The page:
User: newstrust Topic: Health Care
Category: Public Option
Last updated: Sep 22 2017 23:56 IST RSS 2.0
 
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The Graham-Cassidy Plan: Sweeping Changes In A Compressed Time Frame 22.9.2017 Health Affairs Blog
Senators Lindsey Graham (R-SC) and Bill Cassidy (R-LA) have proposed a new plan for rolling back key provisions of the Affordable Care (ACA). It is possible that the Senate will vote on this plan in the coming days. The plan has many similarities to the Better Care Reconciliation Act (BCRA) , which Senate Majority Leader Mitch McConnell assembled during June and July and which failed when considered in the Senate by a vote of 43 to 57 . The Graham-Cassidy plan is built on the premise that the federal government should remove itself from many of the difficult policy decisions concerning how health insurance is subsidized and regulated. Those decisions would be left to the states. A key provision of the plan replaces the ACA’s premium credits and funding for the Medicaid expansion with a new block grant which would provide substantial flexibility to the states to design entirely different ways of subsidizing and regulating health insurance in the individual market. Graham-Cassidy faces many challenges, not ...
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Republicans tweak Sanders over health care, but Cassidy-Graham could open a path for his bill 21.9.2017 Washington Post: Politics
The block-grant proposal at the center of Cassidy-Graham is astoundingly unpopular.
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Cassidy-Graham is attractive in theory. But it has a giant flaw. 21.9.2017 Washington Post
Cassidy-Graham is attractive in theory. But it has a giant flaw.
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What We Talk About When We Talk About Single Payer 19.9.2017 Health Affairs Blog
There appears to be growing momentum on the left for a move toward single-payer health care. Sen. Elizabeth Warren (D-MA) declared that while President Barack Obama took an important first step, “Now it’s time for the next step. And the next step is single payer.” Sen. Bernie Sanders (I-VT) recently filed his single-payer legislation in the US Senate, with the support of 15 Democratic co-sponsors . A similar proposal has support from some Democrats in the US House of Representatives . In some cases, more progressive members of the party are targeting Democrats who do not openly support single payer. We are also seeing increasing public support for single-payer proposals. Does that mean that single payer is becoming a main tenet of the Democratic platform ? Probably not . Could a single-payer system be enacted in the current political climate? Absolutely not. Could we take some baby steps toward single payer in the not so distant future? Maybe. The Essence Of Single-Payer Health Care To break this down a ...
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Does Bernie Sanders' single-payer plan have a shot? 17.9.2017 LA Times: Commentary

Sen. Bernie Sanders’ “Medicare for All” plan, unveiled last week, is an ambitious and (to many) enticing idea: a single, government-run health plan with generous benefits for everyone — just like most industrialized countries have enjoyed for decades.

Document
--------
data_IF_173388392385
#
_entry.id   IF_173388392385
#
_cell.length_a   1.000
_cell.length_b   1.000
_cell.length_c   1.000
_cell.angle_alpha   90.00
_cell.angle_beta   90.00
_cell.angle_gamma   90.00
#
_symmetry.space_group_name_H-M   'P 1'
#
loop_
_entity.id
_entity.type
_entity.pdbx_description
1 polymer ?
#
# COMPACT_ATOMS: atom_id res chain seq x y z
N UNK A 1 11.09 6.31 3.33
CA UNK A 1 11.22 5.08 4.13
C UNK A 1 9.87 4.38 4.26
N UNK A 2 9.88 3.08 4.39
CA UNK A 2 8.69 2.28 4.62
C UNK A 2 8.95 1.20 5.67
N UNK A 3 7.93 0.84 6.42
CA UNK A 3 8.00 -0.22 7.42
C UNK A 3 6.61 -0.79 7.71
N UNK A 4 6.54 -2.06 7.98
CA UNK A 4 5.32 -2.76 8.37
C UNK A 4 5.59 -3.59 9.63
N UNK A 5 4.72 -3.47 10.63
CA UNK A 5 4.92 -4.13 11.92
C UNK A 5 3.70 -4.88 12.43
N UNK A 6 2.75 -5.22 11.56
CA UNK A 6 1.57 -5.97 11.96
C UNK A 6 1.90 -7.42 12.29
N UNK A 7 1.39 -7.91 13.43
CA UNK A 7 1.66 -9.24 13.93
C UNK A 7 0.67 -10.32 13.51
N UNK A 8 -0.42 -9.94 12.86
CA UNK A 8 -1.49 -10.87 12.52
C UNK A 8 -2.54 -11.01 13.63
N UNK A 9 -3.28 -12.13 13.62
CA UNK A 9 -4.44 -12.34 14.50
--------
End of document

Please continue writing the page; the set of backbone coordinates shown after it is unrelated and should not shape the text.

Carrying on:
If only it were feasible in today’s United...

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Sanders's Bill Electrifies Growing Single-Payer Movement 14.9.2017 Truthout - All Articles
Supporters of Sen. Bernie Sanders hold signs on September 13, 2017, on Capitol Hill in Washington, DC, at an event held by Sanders to introduce the Medicare for All Act of 2017. (Photo: Alex Wong / Getty Images) Bernie Sanders's bill, released yesterday, calls for a Medicare for All system that would cover every single American. An increasing number of voices -- in and out of Washington -- are seeing the wisdom of this reform. Will the Sanders bill be a turning point in the fight for health care justice? Supporters of Sen. Bernie Sanders hold signs on September 13, 2017, on Capitol Hill in Washington, DC, at an event held by Sanders to introduce the Medicare for All Act of 2017. (Photo: Alex Wong / Getty Images) This piece is part of  Fighting for Our Lives: The Movement for Medicare for All , a Truthout original series. "It's been the summer of single-payer" --  RoseAnn DeMoro The release of Bernie Sanders'  Medicare for All Act  has injected a remarkable jolt of energy into a movement for health care ...
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Unpacking The Sanders Medicare-For-All Bill 14.9.2017 Health Affairs Blog
On September 13, Senator Bernie Sanders (I-VT)—with 16 Democratic cosponsors—released the Medicare-For-All Act of 2017 , intended to transition the American health care system to a single-payer system. In addition to the bill text, Senator Sanders released an executive summary , title summary , and white paper on financing options. The Act would establish the Universal Medicare Program (UMP) and, in doing so, make sweeping changes to the health care system. Once the UMP went into effect (for children, on January 1 of the first calendar year after the bill is enacted and three years later for adults), most benefits would no longer be available under the traditional Medicare program, the Medicaid program, or the Children’s Health Insurance Program (CHIP). The bill would also end the Federal Employees Health Benefits Program, the TRICARE program, and the Affordable Care Act (ACA) marketplaces; it would prohibit the sale of private health insurance, employer-sponsored insurance, and retiree coverage if that ...
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Turning aside risk, Democrats rally to Bernie Sanders' single-payer health plan 13.9.2017 LA Times: Commentary

Like passengers leaping for a departing train, leading Democrats are scrambling to support single-payer health insurance, a system that would represent a huge expansion of government control over healthcare and which the party’s presidential nominee declared last year would “never, ever” come to...

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Analysis: Turning aside risk, Democrats rally to Bernie Sanders' single-payer health plan 13.9.2017 LA Times: Commentary